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Some Basic Concepts on DCC Wiring - Turnouts
Under DC (or analog), the old rule was to power from the point end. By throwing the points, you'd route power into the siding (assuming you had a power-routed turnout).

However, along comes DCC and that all changes. You don't depend on the rails or turnouts to route your power - because you don't need to route your power. All rails can be powered all the time because the rails don't control the power that goes to the motor in your loco - the decoder in the loco does that.

However, we still see confusion about where we should place the power feeds to the track. Here's a little diagram of where to place the track feeds for a turnout.

Location isn't that important, as long as you have track feeds somewhere before the point of the turnout and track feeds on each of the diverging routes
Now, here's what most people forget.  The diverging rails are insulated from the frog and the point end of the turnout!!!.  The important part of the diagram above is the insulated gaps.  If you don't insulate the rails beyond the frog, you will have a short when you plug in your command station/booster.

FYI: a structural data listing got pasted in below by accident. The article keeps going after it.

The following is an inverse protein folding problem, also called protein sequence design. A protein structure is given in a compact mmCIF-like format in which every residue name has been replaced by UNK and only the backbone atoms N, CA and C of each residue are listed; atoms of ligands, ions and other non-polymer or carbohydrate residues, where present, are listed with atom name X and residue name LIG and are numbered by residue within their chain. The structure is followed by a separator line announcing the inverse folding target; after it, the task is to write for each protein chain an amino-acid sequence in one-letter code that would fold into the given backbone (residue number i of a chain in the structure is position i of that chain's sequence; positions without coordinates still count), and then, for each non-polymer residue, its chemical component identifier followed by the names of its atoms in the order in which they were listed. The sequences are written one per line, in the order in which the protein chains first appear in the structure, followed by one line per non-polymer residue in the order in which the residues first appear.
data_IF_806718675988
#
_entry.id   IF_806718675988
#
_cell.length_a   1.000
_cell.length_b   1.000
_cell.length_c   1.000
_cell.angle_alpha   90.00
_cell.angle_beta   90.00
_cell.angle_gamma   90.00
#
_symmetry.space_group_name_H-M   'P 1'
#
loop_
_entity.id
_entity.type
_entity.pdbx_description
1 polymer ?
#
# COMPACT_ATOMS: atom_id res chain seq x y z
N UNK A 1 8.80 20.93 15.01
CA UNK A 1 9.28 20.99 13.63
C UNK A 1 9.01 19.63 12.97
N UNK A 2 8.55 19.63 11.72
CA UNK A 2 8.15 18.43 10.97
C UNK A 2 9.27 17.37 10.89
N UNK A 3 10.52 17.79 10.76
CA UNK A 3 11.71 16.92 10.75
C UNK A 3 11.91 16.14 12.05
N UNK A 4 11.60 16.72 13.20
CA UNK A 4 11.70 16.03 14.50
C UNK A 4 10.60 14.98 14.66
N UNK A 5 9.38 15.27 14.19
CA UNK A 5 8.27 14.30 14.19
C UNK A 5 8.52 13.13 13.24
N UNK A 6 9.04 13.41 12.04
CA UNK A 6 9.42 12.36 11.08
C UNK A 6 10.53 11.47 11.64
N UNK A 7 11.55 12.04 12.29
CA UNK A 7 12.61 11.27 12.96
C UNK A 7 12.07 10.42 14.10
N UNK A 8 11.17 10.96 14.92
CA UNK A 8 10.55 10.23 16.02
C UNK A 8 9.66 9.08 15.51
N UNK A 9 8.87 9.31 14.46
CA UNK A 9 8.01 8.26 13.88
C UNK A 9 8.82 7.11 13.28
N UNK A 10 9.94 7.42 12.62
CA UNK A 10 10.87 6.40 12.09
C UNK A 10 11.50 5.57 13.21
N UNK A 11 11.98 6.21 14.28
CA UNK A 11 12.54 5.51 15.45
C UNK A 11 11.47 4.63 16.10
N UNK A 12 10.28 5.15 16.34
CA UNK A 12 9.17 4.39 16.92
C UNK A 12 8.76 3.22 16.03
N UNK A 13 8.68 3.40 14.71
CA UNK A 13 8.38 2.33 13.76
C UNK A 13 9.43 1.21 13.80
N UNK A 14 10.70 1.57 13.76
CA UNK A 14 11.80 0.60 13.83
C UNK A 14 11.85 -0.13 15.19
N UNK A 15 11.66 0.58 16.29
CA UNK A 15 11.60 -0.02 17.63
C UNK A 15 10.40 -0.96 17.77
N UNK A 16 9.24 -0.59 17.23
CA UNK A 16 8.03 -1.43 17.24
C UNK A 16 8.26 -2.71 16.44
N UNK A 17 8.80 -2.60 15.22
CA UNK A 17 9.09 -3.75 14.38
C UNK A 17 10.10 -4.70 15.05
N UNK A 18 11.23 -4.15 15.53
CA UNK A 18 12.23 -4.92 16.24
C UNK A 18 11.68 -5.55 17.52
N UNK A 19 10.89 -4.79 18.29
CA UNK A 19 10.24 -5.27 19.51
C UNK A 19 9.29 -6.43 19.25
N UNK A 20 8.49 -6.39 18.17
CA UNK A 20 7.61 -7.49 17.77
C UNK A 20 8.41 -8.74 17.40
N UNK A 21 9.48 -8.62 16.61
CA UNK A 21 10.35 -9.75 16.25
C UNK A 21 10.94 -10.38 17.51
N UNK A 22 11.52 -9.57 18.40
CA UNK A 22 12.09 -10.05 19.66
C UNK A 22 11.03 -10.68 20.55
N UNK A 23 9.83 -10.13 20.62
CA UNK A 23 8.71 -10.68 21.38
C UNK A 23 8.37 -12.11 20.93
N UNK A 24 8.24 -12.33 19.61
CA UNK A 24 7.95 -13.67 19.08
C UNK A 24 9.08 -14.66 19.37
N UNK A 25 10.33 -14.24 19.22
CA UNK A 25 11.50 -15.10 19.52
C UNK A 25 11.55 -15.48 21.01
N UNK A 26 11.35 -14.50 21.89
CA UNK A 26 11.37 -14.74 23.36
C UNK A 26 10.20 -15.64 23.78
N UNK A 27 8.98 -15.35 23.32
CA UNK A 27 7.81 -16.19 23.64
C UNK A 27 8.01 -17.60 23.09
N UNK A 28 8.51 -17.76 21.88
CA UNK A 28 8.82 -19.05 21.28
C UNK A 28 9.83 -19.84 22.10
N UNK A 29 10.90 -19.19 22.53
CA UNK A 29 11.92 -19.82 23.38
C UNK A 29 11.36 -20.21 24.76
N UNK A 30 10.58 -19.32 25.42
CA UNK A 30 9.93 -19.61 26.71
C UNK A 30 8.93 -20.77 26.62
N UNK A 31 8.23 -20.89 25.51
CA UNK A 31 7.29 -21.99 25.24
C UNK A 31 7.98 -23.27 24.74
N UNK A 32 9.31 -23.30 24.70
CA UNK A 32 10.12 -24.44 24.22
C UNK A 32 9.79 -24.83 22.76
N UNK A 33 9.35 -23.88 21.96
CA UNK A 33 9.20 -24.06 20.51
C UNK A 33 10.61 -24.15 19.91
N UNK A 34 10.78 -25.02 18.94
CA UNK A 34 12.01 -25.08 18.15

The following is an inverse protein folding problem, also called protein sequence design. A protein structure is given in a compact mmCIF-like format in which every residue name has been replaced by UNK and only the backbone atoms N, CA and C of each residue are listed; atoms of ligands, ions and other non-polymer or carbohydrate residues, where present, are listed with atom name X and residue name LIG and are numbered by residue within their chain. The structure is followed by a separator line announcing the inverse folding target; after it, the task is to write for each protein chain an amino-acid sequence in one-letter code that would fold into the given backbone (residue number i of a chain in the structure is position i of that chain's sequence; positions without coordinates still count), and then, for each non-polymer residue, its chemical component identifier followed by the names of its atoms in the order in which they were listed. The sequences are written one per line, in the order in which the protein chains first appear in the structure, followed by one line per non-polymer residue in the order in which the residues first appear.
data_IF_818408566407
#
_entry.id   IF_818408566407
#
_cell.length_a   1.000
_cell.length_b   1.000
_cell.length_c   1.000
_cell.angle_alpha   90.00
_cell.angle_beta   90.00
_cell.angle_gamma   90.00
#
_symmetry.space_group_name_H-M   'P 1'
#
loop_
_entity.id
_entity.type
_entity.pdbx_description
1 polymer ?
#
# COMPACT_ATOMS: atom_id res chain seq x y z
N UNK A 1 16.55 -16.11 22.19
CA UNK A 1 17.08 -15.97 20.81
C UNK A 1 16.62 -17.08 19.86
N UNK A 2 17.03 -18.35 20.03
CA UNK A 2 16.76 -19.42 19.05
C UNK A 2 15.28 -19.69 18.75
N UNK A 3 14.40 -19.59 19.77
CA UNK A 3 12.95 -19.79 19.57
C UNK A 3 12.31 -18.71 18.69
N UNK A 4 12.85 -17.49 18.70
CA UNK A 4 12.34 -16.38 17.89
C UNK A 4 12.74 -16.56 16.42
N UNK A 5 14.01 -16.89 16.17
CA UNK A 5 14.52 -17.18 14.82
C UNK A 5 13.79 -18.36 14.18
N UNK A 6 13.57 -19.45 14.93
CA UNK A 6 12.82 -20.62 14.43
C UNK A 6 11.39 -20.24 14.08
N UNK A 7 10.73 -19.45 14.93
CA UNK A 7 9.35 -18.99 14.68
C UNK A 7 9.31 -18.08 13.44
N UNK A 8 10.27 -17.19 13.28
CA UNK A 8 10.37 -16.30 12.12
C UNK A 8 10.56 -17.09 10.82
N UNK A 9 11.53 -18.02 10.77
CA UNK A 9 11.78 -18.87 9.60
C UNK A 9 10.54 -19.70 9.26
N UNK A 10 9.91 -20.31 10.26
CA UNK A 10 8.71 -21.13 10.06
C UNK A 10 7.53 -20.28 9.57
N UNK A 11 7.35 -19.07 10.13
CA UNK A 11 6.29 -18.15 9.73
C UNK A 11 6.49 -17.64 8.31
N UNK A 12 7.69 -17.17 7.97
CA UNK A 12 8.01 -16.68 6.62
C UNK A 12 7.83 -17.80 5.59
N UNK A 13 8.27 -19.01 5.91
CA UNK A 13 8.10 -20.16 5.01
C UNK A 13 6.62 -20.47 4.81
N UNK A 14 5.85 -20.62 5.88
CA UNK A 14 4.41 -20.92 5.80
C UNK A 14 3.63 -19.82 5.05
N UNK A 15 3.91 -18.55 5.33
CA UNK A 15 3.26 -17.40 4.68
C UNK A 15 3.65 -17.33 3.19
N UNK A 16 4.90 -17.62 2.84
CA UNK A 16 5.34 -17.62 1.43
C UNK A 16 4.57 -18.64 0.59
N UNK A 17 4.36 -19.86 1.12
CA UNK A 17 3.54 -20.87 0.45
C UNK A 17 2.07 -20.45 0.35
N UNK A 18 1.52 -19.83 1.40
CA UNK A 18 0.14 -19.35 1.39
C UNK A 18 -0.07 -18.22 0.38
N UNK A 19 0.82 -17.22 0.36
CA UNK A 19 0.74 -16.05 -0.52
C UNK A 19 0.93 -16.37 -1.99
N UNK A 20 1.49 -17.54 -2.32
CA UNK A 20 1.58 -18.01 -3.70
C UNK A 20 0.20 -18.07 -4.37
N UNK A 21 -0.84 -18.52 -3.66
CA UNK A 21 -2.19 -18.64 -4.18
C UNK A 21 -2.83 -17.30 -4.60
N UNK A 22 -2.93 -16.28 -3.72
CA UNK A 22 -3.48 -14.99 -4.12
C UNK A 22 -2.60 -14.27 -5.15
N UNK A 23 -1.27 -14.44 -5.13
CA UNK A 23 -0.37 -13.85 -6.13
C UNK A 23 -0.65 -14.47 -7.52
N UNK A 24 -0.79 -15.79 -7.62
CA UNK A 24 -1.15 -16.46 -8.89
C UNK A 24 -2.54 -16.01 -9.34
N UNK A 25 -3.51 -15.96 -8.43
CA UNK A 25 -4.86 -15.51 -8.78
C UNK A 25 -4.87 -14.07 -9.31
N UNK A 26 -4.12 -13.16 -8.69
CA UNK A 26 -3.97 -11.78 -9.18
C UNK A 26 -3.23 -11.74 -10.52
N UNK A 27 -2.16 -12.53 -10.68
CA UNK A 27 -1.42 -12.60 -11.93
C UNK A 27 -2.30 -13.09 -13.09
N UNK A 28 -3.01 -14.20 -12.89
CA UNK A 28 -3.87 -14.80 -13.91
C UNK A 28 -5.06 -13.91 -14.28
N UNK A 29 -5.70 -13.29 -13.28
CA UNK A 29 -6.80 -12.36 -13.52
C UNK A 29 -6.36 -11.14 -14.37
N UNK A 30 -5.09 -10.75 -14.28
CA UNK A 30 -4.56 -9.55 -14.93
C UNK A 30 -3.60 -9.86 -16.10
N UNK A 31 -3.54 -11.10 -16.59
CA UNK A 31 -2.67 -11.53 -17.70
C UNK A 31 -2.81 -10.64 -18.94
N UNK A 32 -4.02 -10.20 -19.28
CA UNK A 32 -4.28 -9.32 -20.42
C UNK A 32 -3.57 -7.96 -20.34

If you use a turnout like a Peco Insulfrog or an Atlas, you have an insulated frog so you shouldn't have to worry about cutting insulating gaps in the turnout. If you use a turnout like a Shinohara or you make your own, then you cut an insulating gap in the turnout just beyond the frog. 

On a lot of DCC discussion forums, you'll see a lot of talk about making a turnout "DCC friendly".  A lot of the discussion has to do with "power-routing" the frog.  You'll see instructions on how to almost comletely disassemble the turnout, trim the contact tabs under the throw-bar, cut insulating gaps on either side of the frog, connect a microswitch to the now-insulated gap, solder in a microswitch or two, add in some lightbulbs, and re-assemble the turnout. 

If you have to do all of this work, then perhaps you should consider buying another brand of turnout.  A lot of this is not necessary.  Much of this is overkill. 

The important thing to remember is that the diverging rails beyond the frog must be insulated.  This is done by cutting gaps in the diverging rails, or by means of an insulated frog. 

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